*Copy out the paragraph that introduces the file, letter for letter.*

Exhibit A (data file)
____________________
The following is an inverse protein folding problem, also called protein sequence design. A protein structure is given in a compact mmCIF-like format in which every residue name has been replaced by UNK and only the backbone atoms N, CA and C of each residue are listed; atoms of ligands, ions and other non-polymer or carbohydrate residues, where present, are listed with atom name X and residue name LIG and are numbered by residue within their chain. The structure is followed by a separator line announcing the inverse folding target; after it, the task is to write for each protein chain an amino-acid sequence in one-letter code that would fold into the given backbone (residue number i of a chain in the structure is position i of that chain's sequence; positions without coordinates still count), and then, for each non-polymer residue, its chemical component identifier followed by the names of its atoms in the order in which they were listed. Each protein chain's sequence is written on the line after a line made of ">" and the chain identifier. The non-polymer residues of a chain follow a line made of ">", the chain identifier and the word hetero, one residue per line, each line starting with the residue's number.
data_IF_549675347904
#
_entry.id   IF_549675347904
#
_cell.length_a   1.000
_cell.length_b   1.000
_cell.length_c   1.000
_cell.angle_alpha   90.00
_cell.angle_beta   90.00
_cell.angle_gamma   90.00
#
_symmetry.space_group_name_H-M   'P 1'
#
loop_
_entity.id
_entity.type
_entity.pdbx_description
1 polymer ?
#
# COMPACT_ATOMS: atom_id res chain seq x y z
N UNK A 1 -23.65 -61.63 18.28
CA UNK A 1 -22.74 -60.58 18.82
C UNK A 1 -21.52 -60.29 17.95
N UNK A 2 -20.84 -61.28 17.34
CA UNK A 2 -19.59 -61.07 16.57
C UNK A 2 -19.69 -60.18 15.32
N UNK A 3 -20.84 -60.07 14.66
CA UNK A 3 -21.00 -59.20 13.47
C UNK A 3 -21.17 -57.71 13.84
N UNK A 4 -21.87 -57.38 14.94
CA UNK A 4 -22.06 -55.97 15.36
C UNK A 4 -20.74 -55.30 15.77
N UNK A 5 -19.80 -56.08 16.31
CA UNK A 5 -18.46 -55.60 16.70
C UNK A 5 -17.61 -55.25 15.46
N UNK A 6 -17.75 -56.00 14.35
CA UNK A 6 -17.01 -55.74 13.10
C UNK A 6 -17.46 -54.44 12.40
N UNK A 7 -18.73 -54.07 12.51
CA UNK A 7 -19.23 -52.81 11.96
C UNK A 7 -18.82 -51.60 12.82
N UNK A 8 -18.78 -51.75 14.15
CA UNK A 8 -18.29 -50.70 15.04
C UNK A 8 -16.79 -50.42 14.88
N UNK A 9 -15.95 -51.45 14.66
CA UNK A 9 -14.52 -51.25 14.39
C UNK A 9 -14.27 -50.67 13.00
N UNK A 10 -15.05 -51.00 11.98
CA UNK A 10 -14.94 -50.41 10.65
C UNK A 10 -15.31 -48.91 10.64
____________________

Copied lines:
The following is an inverse protein folding problem, also called protein sequence design. A protein structure is given in a compact mmCIF-like format in which every residue name has been replaced by UNK and only the backbone atoms N, CA and C of each residue are listed; atoms of ligands, ions and other non-polymer or carbohydrate residues, where present, are listed with atom name X and residue name LIG and are numbered by residue within their chain. The structure is followed by a separator line announcing the inverse folding target; after it, the task is to write for each protein chain an amino-acid sequence in one-letter code that would fold into the given backbone (residue number i of a chain in the structure is position i of that chain's sequence; positions without coordinates still count), and then, for each non-polymer residue, its chemical component identifier followed by the names of its atoms in the order in which they were listed. Each protein chain's sequence is written on the line after a line made of ">" and the chain identifier. The non-polymer residues of a chain follow a line made of ">", the chain identifier and the word hetero, one residue per line, each line starting with the residue's number.